A family is heartbroken after their 4-year-old French Bulldog, Porscia, died of a heat stroke at Lucky Dog Day care and Resort of South Tampa.
“I just knew, I just knew she was gone. I couldn't understand why this had happened,” Mia Norton said through tears.
Norton says Porscia wasn’t just a pet she was family.
“Porscia and my son were very, very close and they did everything together," Norton said. "Porscia was always part of our family she was part of everything we did."
Norton says part owner of Lucky Dog, Jack Hamilton, called her Saturday with the horrific news.
“He said she died of heat stroke,” Norton said. “We live in Florida, you know, how does a dog die of heat stroke? Why was she out there so long? We had so many questions.”
Hamilton told Tampa-based WFTS reporter Michael Paluska that the protocol set by the business is to start bringing all of their dogs inside by 11 a.m. Hamilton said they should start the process at 10:30 a.m.
According to Hamilton, the employees working on Saturday did not follow procedure and Porscia died because of it. Weeks earlier, another dog died at the daycare due to heat stroke. Hamilton said they had a meeting after that death and told all of the employees they needed to follow protocols but that still didn’t happen.
“What protocols? What is being done? What could have been done? If I had known another dog died there there is no way I would've put my dog in there,” Norton said. “Why did no one see my dog? If a dog is panting is anyone seeing her? Are there too many dogs? Are there not enough people? They told me one person was there, one person for how many dogs? 40-50 dogs? You can't do that.”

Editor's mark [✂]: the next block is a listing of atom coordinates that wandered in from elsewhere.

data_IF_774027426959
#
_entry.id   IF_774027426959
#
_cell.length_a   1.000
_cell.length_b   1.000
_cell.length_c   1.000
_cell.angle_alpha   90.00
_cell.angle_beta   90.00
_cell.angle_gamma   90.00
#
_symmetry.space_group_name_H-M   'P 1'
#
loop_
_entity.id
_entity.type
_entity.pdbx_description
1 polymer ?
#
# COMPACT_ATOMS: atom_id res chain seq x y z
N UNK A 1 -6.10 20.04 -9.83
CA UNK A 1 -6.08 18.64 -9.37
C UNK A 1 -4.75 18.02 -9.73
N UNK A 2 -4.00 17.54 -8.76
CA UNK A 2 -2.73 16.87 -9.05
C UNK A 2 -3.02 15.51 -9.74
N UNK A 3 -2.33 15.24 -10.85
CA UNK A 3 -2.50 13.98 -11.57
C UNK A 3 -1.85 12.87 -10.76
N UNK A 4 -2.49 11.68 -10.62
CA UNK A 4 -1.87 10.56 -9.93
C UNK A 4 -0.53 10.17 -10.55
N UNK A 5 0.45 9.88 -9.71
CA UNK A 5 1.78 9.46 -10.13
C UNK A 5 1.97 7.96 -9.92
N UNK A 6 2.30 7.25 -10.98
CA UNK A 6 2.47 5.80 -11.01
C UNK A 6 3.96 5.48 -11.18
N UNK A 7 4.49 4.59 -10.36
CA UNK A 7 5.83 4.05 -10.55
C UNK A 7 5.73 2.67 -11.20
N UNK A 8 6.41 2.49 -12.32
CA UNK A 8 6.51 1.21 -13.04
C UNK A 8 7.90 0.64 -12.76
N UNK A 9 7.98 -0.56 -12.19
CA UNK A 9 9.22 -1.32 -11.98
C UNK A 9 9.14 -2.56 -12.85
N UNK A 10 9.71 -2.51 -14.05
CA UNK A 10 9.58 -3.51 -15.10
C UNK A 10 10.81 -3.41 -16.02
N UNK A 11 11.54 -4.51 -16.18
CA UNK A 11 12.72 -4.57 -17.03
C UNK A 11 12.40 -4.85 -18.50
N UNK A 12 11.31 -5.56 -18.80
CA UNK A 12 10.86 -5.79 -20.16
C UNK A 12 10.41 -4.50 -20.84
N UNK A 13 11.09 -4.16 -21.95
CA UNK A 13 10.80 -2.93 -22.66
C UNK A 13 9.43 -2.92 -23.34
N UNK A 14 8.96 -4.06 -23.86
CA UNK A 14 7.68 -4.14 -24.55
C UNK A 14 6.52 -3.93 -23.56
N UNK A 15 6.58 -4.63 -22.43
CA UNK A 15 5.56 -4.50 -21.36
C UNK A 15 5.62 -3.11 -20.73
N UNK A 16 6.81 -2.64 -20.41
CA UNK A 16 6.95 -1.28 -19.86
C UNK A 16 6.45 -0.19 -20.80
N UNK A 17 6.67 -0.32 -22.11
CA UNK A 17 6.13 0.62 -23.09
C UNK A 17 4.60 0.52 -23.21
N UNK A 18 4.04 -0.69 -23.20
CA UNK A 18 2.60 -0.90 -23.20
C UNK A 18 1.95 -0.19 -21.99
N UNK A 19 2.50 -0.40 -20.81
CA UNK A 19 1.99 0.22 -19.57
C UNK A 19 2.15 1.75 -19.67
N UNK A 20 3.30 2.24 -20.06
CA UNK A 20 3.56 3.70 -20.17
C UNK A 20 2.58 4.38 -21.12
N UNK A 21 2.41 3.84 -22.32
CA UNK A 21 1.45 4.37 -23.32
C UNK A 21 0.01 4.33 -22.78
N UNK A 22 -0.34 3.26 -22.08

Brianna Bermudez told WFTS she has complained to the owners that there aren’t enough employees on staff to safely monitor the dogs. After the general manager, assistant manager, dog trainer, and kennel manager were fired Bermudez and a handful of other staff walked out.
“I'm seeing that all they care about is the profit the revenue,” Bermudez said. “If they cared about the dog safety they wouldn't put 40 dogs with one person.”
Bermudez said the employees did everything right.
“I noticed at about 10:30 a.m., you know with all the distractions, it's almost 11 a.m., we gotta get these dogs in. At 11 o’ clock on the dot, pulling them inside.”
Hamilton said the surveillance video from Saturday shows that employees didn’t find Porscia until 12:18 p.m. Hamilton said it should only take 30 minutes to bring all the dogs in and, according to the time stamp “one of the terminated managers (was) running through the facility with the deceased dog at 12:18 p.m. coming from the outside yard, before even the rest of the dogs were brought in.”
Norton says the vet told her Porscia’s temperature was 109 degrees.
“I just think they got too big,” Norton said “We noticed a huge change. They remodeled everything and we noticed there was a lot more dogs. This shouldn't happen. You take the extra precautions, you get the extra staff to ensure that this doesn't happen, there is nothing anyone can say or do to bring my dog back."